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David Murphy: The day Pete Rose proved he does not belong in baseball. Or anywhere in public.

David Murphy, The Philadelphia Inquirer on

Published in Baseball

If there is one compliment that you can give Pete Rose without feeling the need to rinse your soul out with Listerine, it is that he has consistently kept the world informed about how unattractive a human being he really is. There are plenty of celebrities who act one way in public and another in private. Rose? He’s never paid much attention to his surroundings. From his infamous on-field push of umpire Dave Pallone to his long list of off-the-field transgressions (illegal gambling, tax evasion, etc.), Rose has always made it perfectly clear to anybody with an ethical pulse that he was, is, and will continue to be a bona fide and unapologetic jerk.

All of this brings us to an important philosophical question that the Phillies should be asking themselves after Rose spent his Sunday embarrassing himself and everybody in the organization who thought it was a good idea to include him in their celebration of of the 1980 world championship team. When a jerk acts like a jerk, is it entirely his fault? Or does the blame fall partly on those who thought he might act another way?

Maybe that sounds like a leading question, but that’s the point. There’s only one direction things could have gone. The idea that Rose’s appearance in Philadelphia would be some sort of celebratory triumph completely ignored the notion that his absence might have been due in part to the fact that he was not someone who was pleasant to have around. By the end of Sunday’s proceedings, that inconvenient truth was no longer possible to ignore.

Rose began his day by condescendingly referring to a female Inquirer reporter as “babe” while dismissing her question about his admitted relationship with a girl who decades later offered a sworn statement that she had been under the age of consent when the relationship began before she turned 16. Later, he responded to a similar query from a different reporter by asking, “Who cares what happened 50 years ago?” It is unclear if anybody thought to remind him that he was attending a commemoration for something that happened 42 years ago. Rose later attempted to make amends with the first reporter by offering to sign 1,000 baseballs for her. He also found time to drop a couple of profanities on live television during the Phillies’ broadcast of their 13-1 win over the Nationals.

In short, Rose came across as exactly the sort of person who would do all of the things that he has been accused of over the years, because he came across as a person who operates with a fundamental belief that he exists at the top of the food chain and, thus, the rules do not apply to him. His purposeful use of the word “babe” to diminish a female Inquirer reporter who dared to question him carries more than a whiff of the same disturbing power dynamic that former MLB investigator John Dowd accused him of exploiting during the 2015 radio interview that led to the civil suit that resulted in Jane Doe’s statement. His insistence that “nobody cares what happened” 50 years ago suggests an ingrained belief that “what happened” happened only to him, and that the girl with whom he was involved does not even rise to the level of somebody who might care about what happened.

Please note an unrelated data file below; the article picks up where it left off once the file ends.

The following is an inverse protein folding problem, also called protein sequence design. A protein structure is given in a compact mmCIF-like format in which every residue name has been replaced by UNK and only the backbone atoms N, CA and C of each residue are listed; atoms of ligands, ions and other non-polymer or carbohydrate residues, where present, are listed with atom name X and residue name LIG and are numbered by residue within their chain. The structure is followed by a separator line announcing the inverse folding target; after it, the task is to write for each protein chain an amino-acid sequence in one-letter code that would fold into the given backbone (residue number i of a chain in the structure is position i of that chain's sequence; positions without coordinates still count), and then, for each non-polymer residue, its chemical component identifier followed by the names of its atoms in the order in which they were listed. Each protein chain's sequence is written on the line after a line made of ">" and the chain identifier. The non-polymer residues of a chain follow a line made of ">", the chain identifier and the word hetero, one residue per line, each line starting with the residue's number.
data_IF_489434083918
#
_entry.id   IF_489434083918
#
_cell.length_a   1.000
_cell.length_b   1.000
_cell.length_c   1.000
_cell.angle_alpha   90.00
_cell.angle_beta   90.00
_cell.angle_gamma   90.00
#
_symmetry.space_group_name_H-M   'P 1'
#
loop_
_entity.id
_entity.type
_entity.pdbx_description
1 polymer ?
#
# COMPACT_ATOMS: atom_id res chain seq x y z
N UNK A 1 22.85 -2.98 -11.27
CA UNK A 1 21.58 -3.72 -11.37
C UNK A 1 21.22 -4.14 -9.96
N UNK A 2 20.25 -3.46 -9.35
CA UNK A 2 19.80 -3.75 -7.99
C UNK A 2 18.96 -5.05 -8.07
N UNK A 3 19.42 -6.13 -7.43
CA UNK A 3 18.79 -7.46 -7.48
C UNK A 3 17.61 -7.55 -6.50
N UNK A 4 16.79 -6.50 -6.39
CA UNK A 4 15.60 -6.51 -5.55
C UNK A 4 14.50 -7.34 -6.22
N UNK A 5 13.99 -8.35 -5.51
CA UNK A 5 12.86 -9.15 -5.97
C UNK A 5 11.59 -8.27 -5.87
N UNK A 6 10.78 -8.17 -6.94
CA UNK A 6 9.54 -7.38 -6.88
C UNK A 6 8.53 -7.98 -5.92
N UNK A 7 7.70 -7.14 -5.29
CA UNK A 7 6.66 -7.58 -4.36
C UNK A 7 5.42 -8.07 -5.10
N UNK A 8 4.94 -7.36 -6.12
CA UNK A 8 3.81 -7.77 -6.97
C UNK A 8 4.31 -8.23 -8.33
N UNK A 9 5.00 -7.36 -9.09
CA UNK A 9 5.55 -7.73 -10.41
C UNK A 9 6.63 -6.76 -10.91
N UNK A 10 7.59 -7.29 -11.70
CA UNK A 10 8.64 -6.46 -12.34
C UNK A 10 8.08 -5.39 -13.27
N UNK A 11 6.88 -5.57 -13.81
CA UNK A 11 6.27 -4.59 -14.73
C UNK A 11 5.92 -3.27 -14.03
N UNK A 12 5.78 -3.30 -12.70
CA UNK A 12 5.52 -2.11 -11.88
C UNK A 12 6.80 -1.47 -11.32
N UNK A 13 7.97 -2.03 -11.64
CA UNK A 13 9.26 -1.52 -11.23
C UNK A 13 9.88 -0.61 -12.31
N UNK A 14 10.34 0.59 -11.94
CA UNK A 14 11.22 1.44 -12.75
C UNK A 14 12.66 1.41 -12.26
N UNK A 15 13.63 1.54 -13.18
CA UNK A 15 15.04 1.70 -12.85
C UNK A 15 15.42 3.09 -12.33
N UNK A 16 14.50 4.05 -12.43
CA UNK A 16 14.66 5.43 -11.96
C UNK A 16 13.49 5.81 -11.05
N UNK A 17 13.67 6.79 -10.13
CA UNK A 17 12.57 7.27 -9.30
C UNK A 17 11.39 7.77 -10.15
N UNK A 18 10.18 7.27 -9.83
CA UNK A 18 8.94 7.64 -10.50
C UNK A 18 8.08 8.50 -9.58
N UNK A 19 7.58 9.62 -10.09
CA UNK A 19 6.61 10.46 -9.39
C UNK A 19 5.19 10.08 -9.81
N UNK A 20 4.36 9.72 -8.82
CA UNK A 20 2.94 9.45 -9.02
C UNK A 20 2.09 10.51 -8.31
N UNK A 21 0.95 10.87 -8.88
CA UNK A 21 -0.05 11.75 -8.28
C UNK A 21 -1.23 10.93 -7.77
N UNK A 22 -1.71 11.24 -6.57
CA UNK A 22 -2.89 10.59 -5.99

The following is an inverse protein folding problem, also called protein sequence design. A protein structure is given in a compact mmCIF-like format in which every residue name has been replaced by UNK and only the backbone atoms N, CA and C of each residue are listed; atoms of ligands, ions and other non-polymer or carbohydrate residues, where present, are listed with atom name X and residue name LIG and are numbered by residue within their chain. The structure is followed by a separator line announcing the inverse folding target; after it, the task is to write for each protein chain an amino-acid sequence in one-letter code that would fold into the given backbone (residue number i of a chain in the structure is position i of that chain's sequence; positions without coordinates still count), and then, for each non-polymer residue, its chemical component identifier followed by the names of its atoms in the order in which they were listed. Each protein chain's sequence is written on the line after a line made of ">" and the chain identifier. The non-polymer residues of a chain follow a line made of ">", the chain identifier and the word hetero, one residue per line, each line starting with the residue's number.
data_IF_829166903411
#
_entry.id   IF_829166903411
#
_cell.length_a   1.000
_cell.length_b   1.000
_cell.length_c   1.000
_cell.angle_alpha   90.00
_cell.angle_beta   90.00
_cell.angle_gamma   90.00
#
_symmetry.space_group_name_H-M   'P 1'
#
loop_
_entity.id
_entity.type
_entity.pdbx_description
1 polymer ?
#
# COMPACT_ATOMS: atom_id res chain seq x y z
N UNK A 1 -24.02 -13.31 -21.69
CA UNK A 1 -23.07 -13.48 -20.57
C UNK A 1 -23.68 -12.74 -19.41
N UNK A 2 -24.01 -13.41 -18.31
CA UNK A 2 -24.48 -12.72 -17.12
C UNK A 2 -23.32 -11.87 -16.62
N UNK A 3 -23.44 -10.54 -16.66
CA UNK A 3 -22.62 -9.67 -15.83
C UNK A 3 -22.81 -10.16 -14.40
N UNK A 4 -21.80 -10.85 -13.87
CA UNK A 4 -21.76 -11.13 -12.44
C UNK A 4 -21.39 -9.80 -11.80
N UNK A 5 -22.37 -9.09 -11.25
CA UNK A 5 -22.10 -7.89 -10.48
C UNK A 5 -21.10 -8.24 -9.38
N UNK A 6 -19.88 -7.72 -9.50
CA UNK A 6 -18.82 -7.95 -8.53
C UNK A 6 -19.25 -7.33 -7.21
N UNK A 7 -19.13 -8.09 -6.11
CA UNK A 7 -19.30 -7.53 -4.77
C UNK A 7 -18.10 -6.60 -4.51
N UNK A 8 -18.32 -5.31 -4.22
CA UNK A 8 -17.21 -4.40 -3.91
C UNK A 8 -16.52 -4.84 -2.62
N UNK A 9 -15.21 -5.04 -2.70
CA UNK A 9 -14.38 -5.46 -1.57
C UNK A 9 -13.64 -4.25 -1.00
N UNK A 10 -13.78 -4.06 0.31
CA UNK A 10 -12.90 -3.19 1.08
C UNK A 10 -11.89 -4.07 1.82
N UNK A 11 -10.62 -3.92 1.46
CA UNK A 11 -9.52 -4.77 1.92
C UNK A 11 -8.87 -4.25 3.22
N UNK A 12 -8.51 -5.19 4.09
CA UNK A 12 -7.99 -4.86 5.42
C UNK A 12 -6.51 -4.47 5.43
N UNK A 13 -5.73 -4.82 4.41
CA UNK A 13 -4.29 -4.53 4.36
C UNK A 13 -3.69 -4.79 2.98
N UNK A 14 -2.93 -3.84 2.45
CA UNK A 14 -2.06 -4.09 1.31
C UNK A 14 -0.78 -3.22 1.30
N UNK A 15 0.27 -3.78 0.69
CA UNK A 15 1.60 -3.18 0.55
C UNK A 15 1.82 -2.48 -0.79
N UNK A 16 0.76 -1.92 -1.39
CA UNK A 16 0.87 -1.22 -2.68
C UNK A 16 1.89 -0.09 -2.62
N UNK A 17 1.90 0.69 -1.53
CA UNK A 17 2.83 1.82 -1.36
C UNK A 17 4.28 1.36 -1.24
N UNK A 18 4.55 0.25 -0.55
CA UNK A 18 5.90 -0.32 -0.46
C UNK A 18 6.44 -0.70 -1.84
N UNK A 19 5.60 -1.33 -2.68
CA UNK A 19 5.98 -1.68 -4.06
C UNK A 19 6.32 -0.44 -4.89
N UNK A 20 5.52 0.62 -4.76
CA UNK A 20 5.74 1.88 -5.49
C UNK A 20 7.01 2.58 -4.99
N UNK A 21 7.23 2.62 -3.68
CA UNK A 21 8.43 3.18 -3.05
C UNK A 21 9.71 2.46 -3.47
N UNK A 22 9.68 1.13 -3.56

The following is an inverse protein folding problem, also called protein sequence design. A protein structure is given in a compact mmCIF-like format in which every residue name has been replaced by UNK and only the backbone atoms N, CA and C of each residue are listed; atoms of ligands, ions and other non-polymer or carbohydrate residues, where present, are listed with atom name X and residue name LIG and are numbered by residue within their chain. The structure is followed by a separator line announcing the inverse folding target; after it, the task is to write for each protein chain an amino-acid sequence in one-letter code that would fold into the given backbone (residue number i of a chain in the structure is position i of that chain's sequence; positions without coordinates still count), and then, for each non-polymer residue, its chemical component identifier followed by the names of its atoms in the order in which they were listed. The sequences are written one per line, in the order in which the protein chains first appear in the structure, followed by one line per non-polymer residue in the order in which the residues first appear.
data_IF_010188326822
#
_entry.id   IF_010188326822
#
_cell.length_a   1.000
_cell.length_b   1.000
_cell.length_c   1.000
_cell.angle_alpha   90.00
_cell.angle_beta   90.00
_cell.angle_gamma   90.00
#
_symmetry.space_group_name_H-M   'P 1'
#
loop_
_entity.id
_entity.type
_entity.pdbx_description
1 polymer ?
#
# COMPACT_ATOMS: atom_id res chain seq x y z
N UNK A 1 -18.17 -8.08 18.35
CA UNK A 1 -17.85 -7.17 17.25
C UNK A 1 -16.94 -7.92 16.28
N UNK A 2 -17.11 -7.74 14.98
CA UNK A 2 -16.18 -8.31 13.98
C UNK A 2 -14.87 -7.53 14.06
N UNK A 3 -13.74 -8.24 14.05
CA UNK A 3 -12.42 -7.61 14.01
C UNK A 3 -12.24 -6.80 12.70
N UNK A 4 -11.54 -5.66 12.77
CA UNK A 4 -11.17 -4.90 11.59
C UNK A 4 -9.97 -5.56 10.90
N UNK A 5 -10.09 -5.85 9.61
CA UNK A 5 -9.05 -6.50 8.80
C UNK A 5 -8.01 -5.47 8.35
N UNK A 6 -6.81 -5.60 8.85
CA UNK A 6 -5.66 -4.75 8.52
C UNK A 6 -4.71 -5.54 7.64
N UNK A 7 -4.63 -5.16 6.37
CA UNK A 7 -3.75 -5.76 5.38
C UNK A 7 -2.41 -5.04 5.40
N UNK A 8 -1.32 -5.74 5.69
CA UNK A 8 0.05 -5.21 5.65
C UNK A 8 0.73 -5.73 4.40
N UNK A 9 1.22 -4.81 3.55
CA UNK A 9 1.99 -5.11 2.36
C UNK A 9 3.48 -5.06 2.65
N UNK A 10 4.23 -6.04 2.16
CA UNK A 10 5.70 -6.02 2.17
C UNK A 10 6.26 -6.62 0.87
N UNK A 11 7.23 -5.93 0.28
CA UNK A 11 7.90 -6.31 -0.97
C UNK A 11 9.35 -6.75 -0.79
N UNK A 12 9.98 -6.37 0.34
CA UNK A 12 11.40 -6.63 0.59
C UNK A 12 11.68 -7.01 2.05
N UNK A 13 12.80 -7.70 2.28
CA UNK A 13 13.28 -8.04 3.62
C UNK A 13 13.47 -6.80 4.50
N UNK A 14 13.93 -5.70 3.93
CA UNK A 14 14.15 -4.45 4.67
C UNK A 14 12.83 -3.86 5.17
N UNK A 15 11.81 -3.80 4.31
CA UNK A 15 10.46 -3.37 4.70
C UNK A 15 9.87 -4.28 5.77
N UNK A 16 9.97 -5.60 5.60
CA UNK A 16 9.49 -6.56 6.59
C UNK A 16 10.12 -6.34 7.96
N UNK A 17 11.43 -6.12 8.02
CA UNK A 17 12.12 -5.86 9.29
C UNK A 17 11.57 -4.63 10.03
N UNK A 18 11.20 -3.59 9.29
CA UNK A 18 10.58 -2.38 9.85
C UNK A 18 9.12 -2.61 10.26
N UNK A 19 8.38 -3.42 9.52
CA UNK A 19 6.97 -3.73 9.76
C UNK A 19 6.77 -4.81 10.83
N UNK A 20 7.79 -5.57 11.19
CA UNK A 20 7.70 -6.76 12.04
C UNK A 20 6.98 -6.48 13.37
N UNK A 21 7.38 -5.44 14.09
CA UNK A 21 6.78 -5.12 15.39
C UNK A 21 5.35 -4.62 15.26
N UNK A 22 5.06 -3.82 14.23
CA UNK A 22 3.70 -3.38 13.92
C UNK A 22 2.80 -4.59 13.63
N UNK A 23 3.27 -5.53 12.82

Keep in mind, these are just the most concerning symptoms of Rose’s character. Even before Dowd’s comments and Jane Doe’s testimony during the ensuing civil suit, Rose had spent the majority of his post-playing career providing evidence that he was a man whose only redeeming quality was his ability to handle a baseball bat. A little more than a year before the August day in 1989 when Bart Giamatti announced Rose’s lifetime ban for betting on baseball, Rose had pushed an umpire while managing the Reds and received a month-long suspension that at the time was the longest ever for an on-field incident. A year after the ban, Rose was sentenced to five months in prison for tax evasion stemming from his failure to report income stemming from memorabilia sales. Through it all, Rose adapted a public posture that painted himself as the victim, a man who does not need to apologize.

Truth is, the gambling ban might be the best thing that ever happened to Rose. Instead of forcing him into the anonymity of retirement as just another among hundreds of Hall of Famers, it allowed him to market himself as a pariah and turn his exclusion into a lucrative cottage industry. More significantly, it masked the increasingly obvious reality that his banishment from baseball was a product of something much deeper and darker than a gambling habit.

At some point, though, the blame needs to fall on the people who cannot see Rose for anything more than his on-field production. Five years after the Phillies were forced to scuttle Rose’s Wall of Fame induction following the Jane Doe revelations, they attempted to reconcile their invitation to him by stating that he was only being honored as part of a team. But how many times must a person prove that he does not deserve the benefit of the doubt before the focus should shift toward those who continue to provide it to him? This goes not only for principal owner John Middleton and the Phillies organization, but the members of that 1980 team who supposedly encouraged Rose’s inclusion.

Rose accomplished plenty on the field, and the Phillies are correct that you cannot write that out of the history books. But the only thing he accomplished on Sunday was proving that he does not belong in baseball, and probably not in public. You can only hope that it proves to be his greatest accomplishment yet.

©2022 The Philadelphia Inquirer. Visit inquirer.com. Distributed by Tribune Content Agency, LLC.

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